Government should obey the law.
Parliament should obey the rules when legislating.
The law Parliament is seeking to pass is an unusual law seeking to control the conduct of the Prime Minister in an international negotiation.
It is not a criminal law creating a new crime. There are no proposed penalties, fines or prison sentences in it should the PM not obey it. It is not a general law applying equally to all of us, nor even a law always applying to government. It is a Parliamentary instruction or political opinion on one issue at one time passed as a law.
This Bill has passed this far without a Money Resolution to approve the large extra spending entailed in delaying our exit, and without Queens Consent to Parliament taking over the power vested in government to negotiate treaties.
The law courts wisely decided not to back the government’s Parliamentary critics over prorogation. Recent events have shown, as the government argued, the prorogation did not prevent Parliament returning to the issue of Brexit and making its views clear anyway. Parliament will have yet more time to debate Brexit in October after the conference break.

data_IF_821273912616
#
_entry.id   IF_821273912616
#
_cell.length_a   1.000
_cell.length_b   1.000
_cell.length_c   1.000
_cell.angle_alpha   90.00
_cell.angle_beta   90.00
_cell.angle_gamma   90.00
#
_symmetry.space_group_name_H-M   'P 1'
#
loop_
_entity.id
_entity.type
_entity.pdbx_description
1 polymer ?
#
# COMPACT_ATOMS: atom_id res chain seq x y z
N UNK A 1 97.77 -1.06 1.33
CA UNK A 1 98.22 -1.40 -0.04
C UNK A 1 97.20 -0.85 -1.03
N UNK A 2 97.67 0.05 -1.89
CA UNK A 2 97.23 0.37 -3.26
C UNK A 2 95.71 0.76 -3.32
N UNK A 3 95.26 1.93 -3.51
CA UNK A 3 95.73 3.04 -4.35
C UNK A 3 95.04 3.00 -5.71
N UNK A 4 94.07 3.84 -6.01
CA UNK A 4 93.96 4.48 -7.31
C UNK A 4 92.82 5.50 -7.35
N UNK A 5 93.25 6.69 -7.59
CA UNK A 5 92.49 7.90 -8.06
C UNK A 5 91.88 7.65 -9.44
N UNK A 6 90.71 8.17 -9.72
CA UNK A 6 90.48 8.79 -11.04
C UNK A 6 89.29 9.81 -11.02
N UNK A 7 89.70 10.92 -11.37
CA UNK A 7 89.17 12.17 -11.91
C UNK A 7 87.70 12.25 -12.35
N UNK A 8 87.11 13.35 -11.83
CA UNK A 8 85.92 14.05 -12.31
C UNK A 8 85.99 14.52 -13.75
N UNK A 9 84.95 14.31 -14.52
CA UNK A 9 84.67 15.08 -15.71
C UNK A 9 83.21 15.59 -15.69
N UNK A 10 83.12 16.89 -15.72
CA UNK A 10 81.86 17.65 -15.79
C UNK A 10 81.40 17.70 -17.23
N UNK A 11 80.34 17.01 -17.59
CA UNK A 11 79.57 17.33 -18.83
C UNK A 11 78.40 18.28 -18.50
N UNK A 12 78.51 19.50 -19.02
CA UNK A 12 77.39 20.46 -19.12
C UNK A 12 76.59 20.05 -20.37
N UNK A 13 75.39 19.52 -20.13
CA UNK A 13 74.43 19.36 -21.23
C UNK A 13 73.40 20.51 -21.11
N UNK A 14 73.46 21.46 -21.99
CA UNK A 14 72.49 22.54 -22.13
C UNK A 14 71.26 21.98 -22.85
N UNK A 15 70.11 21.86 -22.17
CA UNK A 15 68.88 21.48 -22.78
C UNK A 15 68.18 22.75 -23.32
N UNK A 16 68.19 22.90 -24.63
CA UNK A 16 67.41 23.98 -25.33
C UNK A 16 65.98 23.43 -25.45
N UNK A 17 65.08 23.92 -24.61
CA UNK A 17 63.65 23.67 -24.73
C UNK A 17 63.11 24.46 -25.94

The attempt to control the PM’s conduct of an international negotiation through the courts is also unwise. It is Parliament’s job to control the PM in his international negotiations. It does this, as with Mrs May, by ratifying or refusing to ratify the results of the talks. It does it if it wishes by endless debate and pressure during the course of the negotiations, often with unhelpful effects on them. If enough MPs in Parliament strongly disapprove of the PM’s negotiating stance then they need to remove him from office by voting him down in a motion of no confidence and triggering an election.